• Do I need to limit how much salt I use? Are there other spices that I can use to make my food taste good?
  • Is it OK to drink alcohol? How much is ok?
  • What can I do to stop smoking? Is it ok to be around other people who are smoking?

Should I check my blood pressure at home?

  • What type of equipment should I buy? Where can I learn how to use it?
  • How often do I need to check my blood pressure? Should I write it down and bring it to my next visit?
  • If I cannot check my own blood pressure, where else can I have it checked?
  • What should my blood pressure reading be? Should I rest before taking my blood pressure?
  • When should I call my provider?

What is my cholesterol? Do I need to take medicines for it?

What medicines am I taking to treat high blood pressure?

  • Do they have any side effects? What should I do if I miss a dose?
  • Is it ever safe to stop taking any of these medicines on my own?

How much activity can I do?

  • Do I need to have a stress test before I exercise?
  • Is it safe for me to exercise on my own?
  • Should I exercise inside or outside?
  • Which activities should I start with? Are there activities or exercises that are not safe for me?
  • How long and how hard can I exercise?
  • What are the warning signs that I should stop exercising?

High Blood Pressure: Should You Worry?

It’s a common condition, and it doesn’t have any symptoms: About one out of three U.S. adults has high blood pressure, or hypertension. And nearly one out of three American adults has prehypertension — blood pressure numbers that are higher than normal, but not yet in the high blood pressure range — which raises the risk of developing high blood pressure.

High blood pressure is a leading cause of heart attack, stroke, heart failure, and kidney disease, so it’s a serious condition that we all must be more conscious of as we age. African-Americans in particular should pay careful attention to blood pressure: In one year, the overall death rate from high blood pressure was 40 percent for African-American females and 52 percent for African-American males — more than for any other group.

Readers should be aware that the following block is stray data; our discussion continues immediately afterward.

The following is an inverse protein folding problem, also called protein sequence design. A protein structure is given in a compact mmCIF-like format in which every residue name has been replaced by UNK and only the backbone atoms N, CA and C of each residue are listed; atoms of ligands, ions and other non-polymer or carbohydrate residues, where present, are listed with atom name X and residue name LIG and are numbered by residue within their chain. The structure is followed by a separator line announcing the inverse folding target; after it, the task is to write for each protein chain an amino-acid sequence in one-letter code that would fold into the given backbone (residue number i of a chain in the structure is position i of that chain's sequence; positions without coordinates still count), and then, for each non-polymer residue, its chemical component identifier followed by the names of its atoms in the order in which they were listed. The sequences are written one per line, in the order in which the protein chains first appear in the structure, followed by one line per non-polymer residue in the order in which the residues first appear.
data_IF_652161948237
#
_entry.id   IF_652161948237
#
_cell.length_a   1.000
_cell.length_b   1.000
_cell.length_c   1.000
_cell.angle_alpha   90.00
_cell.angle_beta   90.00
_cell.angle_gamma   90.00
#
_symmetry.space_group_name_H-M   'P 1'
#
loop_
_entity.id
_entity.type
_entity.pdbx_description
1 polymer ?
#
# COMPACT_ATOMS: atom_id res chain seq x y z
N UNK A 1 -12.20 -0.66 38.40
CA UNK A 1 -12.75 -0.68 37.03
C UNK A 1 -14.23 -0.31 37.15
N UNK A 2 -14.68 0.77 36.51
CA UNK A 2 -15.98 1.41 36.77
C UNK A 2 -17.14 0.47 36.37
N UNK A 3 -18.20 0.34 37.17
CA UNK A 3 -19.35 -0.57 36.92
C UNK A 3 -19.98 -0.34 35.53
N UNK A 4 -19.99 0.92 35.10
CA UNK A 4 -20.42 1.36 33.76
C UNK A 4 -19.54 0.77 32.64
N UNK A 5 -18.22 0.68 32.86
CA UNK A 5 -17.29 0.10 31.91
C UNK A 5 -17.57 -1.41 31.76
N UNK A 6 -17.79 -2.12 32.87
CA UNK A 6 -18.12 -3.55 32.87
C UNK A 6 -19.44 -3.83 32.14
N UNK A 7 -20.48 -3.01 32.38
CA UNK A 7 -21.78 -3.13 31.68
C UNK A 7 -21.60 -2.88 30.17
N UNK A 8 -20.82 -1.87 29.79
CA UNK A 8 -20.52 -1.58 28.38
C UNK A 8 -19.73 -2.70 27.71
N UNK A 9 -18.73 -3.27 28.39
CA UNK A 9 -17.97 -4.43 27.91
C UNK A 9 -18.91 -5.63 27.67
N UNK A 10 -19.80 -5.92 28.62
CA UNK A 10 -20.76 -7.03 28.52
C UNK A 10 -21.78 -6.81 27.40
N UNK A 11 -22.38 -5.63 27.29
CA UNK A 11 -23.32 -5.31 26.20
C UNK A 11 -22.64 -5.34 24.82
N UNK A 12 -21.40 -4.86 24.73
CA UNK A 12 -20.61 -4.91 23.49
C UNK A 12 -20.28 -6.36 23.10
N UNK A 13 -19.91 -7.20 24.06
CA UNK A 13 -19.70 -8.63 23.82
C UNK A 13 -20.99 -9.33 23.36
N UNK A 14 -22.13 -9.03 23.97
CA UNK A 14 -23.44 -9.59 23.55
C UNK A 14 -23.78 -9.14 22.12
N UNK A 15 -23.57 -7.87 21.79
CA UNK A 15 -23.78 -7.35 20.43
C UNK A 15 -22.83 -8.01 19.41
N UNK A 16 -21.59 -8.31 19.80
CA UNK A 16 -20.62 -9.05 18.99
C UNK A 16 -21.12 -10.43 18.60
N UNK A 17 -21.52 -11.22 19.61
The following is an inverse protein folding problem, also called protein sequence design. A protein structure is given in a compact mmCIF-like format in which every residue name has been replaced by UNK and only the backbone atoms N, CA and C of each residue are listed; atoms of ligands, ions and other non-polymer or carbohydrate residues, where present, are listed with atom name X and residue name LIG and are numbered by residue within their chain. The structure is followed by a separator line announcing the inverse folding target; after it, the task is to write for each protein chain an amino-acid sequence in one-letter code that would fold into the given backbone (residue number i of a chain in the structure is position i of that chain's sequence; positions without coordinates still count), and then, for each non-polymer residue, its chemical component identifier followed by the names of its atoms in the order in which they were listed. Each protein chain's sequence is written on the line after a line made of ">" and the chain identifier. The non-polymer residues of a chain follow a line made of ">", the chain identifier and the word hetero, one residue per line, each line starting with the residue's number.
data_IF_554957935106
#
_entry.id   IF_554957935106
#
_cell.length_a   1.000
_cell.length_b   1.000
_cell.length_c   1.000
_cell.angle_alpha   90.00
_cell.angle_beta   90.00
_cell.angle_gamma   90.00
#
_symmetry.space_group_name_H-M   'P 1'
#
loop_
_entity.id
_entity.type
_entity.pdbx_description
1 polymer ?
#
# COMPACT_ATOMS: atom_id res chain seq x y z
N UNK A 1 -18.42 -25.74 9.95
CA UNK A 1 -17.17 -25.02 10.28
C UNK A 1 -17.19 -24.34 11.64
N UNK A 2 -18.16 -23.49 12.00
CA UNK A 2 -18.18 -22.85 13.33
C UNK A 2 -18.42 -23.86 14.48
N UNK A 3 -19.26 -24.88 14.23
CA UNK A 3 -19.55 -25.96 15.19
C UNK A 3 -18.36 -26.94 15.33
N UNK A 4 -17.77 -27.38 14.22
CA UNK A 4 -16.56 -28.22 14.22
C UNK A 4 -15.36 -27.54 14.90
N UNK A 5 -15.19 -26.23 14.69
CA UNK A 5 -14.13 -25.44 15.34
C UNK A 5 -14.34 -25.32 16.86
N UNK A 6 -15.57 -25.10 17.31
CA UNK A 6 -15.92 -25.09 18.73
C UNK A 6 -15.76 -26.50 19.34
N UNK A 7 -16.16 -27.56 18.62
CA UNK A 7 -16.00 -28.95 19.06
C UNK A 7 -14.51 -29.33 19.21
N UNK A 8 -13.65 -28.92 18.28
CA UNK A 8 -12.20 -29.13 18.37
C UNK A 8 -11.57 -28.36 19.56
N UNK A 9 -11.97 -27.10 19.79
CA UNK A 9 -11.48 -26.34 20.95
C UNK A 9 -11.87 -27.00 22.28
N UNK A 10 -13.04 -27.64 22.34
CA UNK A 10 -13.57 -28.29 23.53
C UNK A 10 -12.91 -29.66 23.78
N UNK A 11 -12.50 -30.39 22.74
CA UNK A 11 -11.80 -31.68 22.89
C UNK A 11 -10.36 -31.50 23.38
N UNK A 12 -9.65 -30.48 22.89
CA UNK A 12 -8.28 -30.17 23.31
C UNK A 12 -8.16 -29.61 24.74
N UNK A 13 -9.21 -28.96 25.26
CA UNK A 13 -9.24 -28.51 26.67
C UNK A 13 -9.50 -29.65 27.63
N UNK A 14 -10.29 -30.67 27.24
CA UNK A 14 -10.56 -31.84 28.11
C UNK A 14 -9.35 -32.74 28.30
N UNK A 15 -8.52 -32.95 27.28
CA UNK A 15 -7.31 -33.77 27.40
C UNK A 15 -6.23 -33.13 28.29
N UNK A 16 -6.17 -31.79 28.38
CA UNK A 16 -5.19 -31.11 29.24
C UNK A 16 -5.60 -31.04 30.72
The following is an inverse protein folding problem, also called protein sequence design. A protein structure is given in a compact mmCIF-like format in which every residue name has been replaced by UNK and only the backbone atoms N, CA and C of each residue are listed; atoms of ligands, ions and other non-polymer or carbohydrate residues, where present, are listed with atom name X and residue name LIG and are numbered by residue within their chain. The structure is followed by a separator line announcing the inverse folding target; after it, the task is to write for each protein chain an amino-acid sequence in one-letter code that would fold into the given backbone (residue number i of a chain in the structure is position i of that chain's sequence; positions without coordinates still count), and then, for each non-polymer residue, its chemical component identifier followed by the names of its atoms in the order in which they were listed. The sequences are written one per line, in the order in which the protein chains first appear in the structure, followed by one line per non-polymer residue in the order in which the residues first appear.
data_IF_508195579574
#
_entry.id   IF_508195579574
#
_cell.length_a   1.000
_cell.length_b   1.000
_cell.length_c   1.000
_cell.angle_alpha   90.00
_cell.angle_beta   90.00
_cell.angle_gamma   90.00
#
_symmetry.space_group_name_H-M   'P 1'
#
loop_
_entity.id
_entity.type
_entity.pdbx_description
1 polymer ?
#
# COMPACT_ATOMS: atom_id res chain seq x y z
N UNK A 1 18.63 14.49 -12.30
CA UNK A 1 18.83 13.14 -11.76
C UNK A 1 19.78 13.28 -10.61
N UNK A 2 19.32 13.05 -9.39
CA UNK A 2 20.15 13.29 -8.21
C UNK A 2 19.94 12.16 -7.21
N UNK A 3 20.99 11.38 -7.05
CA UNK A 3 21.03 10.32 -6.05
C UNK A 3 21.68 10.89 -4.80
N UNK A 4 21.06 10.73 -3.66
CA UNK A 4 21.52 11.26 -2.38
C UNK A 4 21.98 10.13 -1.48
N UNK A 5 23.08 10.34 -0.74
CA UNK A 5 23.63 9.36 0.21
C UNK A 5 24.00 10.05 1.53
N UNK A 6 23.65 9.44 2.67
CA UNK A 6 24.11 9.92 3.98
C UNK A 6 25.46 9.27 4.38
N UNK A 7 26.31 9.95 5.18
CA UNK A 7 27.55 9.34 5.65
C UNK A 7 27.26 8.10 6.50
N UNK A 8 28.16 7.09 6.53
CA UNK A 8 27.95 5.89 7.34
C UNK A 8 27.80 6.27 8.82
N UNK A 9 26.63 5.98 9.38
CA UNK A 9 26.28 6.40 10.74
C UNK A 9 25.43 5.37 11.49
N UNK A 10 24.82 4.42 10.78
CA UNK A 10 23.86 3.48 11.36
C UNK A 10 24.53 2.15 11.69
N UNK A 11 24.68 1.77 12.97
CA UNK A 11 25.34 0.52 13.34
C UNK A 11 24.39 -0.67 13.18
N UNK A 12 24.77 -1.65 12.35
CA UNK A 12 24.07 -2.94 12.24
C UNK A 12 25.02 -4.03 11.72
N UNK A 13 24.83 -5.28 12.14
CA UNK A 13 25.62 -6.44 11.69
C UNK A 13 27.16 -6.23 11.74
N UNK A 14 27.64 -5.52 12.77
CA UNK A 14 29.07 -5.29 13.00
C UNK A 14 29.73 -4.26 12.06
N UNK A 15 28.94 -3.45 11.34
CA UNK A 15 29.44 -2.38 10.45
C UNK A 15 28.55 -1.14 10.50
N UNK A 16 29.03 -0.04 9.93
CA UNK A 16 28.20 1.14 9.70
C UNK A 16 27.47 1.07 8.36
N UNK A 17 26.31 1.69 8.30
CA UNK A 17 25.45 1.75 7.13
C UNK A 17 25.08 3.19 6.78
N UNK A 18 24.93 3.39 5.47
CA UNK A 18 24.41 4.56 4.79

When Does Blood Pressure Become High Blood Pressure?

According to guidelines followed by doctors, blood pressure is normal if it’s 120/80 or below. The range of 120/80 to 139/89, which was once classified as normal to high, is now considered to be prehypertensive.

If your blood pressure falls somewhere in the prehypertensive range, it may quickly develop into high blood pressure, or 140/90 or above. Most doctors now recommend lifestyle changes to lower blood pressure for anyone with a reading above 120/80. If you have added risk factors such as being overweight or having high blood sugar or cholesterol, the concern is even greater. Even though you may not have any symptoms, high blood pressure increases your risk for cardiovascular disease. Since cardiovascular disease is the cause of death for one out of every three Americans, any evidence of high blood pressure is cause for concern.

How Can You Lower Your High Blood Pressure?

High blood pressure is a treatable condition. Most doctors recommend starting with these lifestyle changes to lower blood pressure:

  • Stop smoking
  • Lose weight
  • Limit alcohol and caffeine
  • Exercise
  • Eat a healthy, low-sodium diet
  • Reduce your stress levels

When lifestyle changes are not enough, your doctor may prescribe one or more antihypertensive medications. You may need to take blood pressure medication for the rest of your life to keep your condition under control. Remember: Stopping medication on your own can increase your risk of cardiovascular disease.

How Do You Handle Resistant High Blood Pressure?

What happens if you’ve made lifestyle changes and you’re taking medication, but your blood pressure is still out of control? Doctors call this resistant hypertension. Resistant hypertension occurs in about 20 to 30 percent of people with high blood pressure. Some common causes include:

  • Uncontrolled risk factors. Poor control of risk factors such as obesity and diabetes can contribute to resistant hypertension.
  • Not taking medications as directed. Failure to take medication on schedule or stopping medication without a doctor’s approval can cause blood pressure to go up.
  • Alcohol and salt intake. Many people with resistant high blood pressure are not controlling their intake of salt and alcohol.
  • Effects of other drugs. Over-the-counter pain relievers, decongestants, and some herbal compounds can interfere with blood pressure control.